Maintenance and Repairs

The Chicagoland Apartment Association publishes this as a public service.  It is meant to inform and not to advise.  Before enforcing any rights or remedies you may want to seek the advice of an attorney who can better analyze the specific facts of your case.

Residential Landlord & Tenant Ordinance (RLTO) Requirements

Tenant Responsibilities
  • Keep unit in a clean and safe condition and free of refuse.
  • Keep all plumbing fixtures clean.
  • Use electrical, plumbing, heating, cooling, appliances and elevators in a reasonable manner.
  • Do not destroy, deface or damage the unit or permit your guests to do so.
  • Do not disturb your neighbors or permit your guests to disturb them.
Landlord Responsibilities
  • Maintain the structural integrity of the building and the floors in compliance with safe load-bearing requirements.
  • Maintain required stairways, exits, stairway lighting, fire escape or directional signs.
  • Provide smoke and carbon monoxide detectors and required fire safety systems.
  • Maintain elevators, heating facilities, appliances, hot and cold running water and plumbing.
  • Maintain windows, exterior doors and walls, basement hatchways, porches in sound condition.
  • Keep the building free from refuse, insects, rodents and other pests.
Not Reasonably Fit and Habitable
  • If the building is not reasonably fit and habitable, the tenant must provide the landlord written notice of the problem and his intention to terminate the lease.
  • If after 14 days, the landlord fails to make the repair, the lease terminates.
  • The tenant must deliver possession 30 days after the date specified in the notice.
Minor Defects
  • If the cost to correct a problem does not exceed $500.00 or one-half of the monthly rent, the tenant must provide the landlord written notice of the problem and his intention to correct it.
  • If after 14 days, the landlord fails to make the repair, the tenant may have the work done in a workman like manner and in compliance with applicable codes.
  • After submitting a paid bill from a tradesperson or supplier, the tenant may deduct the cost of the repair from the rent.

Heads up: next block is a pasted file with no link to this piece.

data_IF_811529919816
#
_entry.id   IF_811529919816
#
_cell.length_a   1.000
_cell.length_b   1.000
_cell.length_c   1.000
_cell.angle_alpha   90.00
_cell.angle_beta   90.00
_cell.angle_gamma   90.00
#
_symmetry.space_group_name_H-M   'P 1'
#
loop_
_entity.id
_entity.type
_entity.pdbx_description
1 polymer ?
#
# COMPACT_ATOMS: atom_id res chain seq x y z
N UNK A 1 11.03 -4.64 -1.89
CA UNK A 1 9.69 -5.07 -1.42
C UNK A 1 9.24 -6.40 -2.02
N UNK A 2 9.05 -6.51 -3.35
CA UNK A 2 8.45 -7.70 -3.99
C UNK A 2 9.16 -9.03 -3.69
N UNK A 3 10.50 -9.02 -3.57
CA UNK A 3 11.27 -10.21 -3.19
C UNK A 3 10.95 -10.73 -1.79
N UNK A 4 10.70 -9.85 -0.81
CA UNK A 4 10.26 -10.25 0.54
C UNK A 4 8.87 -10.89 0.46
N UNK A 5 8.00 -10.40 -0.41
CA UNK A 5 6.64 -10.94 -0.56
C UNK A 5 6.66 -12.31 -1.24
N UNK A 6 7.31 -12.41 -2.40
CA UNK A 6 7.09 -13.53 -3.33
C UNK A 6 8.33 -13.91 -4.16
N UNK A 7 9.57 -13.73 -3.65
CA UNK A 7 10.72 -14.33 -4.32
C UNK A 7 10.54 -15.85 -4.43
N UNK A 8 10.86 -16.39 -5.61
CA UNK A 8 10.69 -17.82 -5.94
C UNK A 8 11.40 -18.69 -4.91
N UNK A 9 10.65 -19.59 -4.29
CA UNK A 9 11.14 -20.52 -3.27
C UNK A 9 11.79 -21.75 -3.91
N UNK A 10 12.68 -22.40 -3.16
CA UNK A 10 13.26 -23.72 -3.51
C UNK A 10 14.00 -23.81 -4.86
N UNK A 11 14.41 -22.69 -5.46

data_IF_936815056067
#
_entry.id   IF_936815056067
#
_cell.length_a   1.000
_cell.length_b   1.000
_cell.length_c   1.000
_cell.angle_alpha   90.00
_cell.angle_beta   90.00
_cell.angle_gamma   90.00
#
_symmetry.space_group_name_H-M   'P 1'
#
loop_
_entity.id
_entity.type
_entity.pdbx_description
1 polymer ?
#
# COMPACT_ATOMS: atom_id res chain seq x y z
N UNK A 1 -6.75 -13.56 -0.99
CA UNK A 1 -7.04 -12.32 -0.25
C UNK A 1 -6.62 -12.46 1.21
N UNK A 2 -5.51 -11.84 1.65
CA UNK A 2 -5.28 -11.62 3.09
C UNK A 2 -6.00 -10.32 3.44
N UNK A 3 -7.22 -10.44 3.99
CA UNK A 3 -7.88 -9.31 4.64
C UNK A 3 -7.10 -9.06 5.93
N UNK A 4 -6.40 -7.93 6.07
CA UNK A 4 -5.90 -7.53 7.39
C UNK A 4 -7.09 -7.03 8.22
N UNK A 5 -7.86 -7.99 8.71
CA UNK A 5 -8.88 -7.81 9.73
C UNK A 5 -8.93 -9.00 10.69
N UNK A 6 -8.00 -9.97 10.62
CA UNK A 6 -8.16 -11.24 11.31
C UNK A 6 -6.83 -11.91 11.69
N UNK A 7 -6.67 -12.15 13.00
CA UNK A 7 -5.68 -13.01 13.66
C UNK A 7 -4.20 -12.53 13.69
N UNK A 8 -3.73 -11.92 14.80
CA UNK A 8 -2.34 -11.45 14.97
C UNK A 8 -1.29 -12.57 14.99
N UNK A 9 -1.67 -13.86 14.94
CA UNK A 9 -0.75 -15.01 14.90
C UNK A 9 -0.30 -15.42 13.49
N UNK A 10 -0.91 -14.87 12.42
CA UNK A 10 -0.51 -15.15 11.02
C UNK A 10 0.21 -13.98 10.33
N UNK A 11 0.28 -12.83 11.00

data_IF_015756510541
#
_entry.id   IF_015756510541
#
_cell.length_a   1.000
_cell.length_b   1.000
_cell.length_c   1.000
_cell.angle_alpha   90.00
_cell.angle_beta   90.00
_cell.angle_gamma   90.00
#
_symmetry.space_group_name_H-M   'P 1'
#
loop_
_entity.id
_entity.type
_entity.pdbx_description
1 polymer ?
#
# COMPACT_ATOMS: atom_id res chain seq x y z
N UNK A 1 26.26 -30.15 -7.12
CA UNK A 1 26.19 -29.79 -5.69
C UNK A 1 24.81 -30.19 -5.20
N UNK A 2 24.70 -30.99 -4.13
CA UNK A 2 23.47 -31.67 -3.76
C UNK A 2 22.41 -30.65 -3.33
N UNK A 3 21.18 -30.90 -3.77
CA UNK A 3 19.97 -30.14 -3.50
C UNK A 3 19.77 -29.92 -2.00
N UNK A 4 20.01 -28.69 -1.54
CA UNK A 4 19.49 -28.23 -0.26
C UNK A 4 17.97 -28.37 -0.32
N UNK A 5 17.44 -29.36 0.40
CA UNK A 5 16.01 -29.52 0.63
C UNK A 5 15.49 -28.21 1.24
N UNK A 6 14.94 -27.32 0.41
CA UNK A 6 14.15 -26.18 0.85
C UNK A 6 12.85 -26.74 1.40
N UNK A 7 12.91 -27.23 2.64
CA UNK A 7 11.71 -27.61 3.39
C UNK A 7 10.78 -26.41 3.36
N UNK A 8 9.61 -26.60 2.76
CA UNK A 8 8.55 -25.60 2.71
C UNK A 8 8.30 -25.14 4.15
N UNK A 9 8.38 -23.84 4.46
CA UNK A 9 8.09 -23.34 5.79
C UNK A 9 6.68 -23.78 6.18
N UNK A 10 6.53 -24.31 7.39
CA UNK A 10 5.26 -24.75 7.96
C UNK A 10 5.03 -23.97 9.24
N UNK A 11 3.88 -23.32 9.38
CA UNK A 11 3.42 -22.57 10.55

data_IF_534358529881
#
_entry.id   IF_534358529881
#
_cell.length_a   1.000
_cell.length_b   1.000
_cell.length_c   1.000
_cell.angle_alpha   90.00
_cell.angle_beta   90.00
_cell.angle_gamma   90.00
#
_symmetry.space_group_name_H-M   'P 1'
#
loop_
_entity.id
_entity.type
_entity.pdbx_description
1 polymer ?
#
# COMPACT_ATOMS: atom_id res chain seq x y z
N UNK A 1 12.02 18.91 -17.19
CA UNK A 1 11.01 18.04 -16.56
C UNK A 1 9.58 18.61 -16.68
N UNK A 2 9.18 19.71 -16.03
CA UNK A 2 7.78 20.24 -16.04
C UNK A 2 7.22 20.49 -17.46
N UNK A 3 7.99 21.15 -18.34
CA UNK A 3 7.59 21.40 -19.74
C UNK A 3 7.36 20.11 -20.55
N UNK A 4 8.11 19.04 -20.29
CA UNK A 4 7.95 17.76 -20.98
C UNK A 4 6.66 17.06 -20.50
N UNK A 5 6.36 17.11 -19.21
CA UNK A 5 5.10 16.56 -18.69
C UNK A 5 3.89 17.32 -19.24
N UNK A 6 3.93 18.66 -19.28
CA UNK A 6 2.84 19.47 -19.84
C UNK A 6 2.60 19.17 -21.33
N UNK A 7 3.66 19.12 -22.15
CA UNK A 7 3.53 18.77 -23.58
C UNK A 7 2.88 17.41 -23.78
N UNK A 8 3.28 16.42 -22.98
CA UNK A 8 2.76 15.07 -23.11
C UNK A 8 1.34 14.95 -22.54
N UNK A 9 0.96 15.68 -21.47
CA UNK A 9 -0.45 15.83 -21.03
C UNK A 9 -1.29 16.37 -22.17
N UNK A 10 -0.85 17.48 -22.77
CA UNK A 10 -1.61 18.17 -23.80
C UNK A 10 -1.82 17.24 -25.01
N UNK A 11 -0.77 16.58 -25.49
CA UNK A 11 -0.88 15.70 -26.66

Failure to Maintain
  • If there is a violation in the building, the tenant may provide the landlord written notice of the problem and his intention to withhold from the rent.
  • If after 14 days, the landlord fails to make the repair, the tenant may withhold from the monthly rent an amount that reasonably reflects the reduced value of the unit.
Landlord’s Right of Access
  • After giving the tenant 2 days notice, the landlord may enter the unit to make repairs, decorations, alterations or improvements.
  • In an emergency, or where repairs elsewhere in the building unexpectedly require access, the landlord may enter the unit giving the tenant notice within 2 days of the entry.
  • Except in an emergency, the landlord may only enter the unit between 8:00 am and 8:00 pm, or at another time agreed to by the tenant.
  • If the tenant refuses access, the landlord may obtain injunctive relief to compel access or terminate the lease after giving a 10-day written notice.

*Note: A tenant may not deny the landlord access to delay work on requested repairs when invoking any of the repair remedies specified above.

Best Practices
  • Make repairs promptly and keep a written record of all work performed in the building.
  • Encourage tenants to report problems early so they can be corrected before becoming a major repair.
  • Perform routine inspections of the building’s exterior and common areas and make necessary repairs as needed.
  • Respond in writing to any notices received from the tenant and be as specific as you can about the actions you plan to take and when repairs are expected to be complete.
  • Document requests for access, particularly when the tenant makes requests for repairs.

The Chicago Residential Landlord and Tenant Ordinance (RLTO) governs tenancy in ALL residential units in Chicago except units:

  • In owner-occupied buildings containing six units or less;
  • In hotels, motels, inns, tourist houses, rooming houses and boardinghouses, but only until such time as the dwelling unit has been occupied by a tenant for 32 or more continuous days and tenant pays a monthly rent; 
  • In a hospital, convent, monastery, extended care facility, asylum or not-for-profit home for the aged, temporary overnight or transitional shelter, or dormitory;
  • Occupied by a purchaser or seller pursuant to a real estate purchase contract prior to or subsequent to such transfer of title;
  • Occupied by an employee of a landlord whose right to occupancy is conditional upon employment in or about the premise; or
  • In a cooperative occupied by a holder of a proprietary lease
Provisions of the RLTO took effect on November 6, 1986 unless otherwise specified in parenthesis.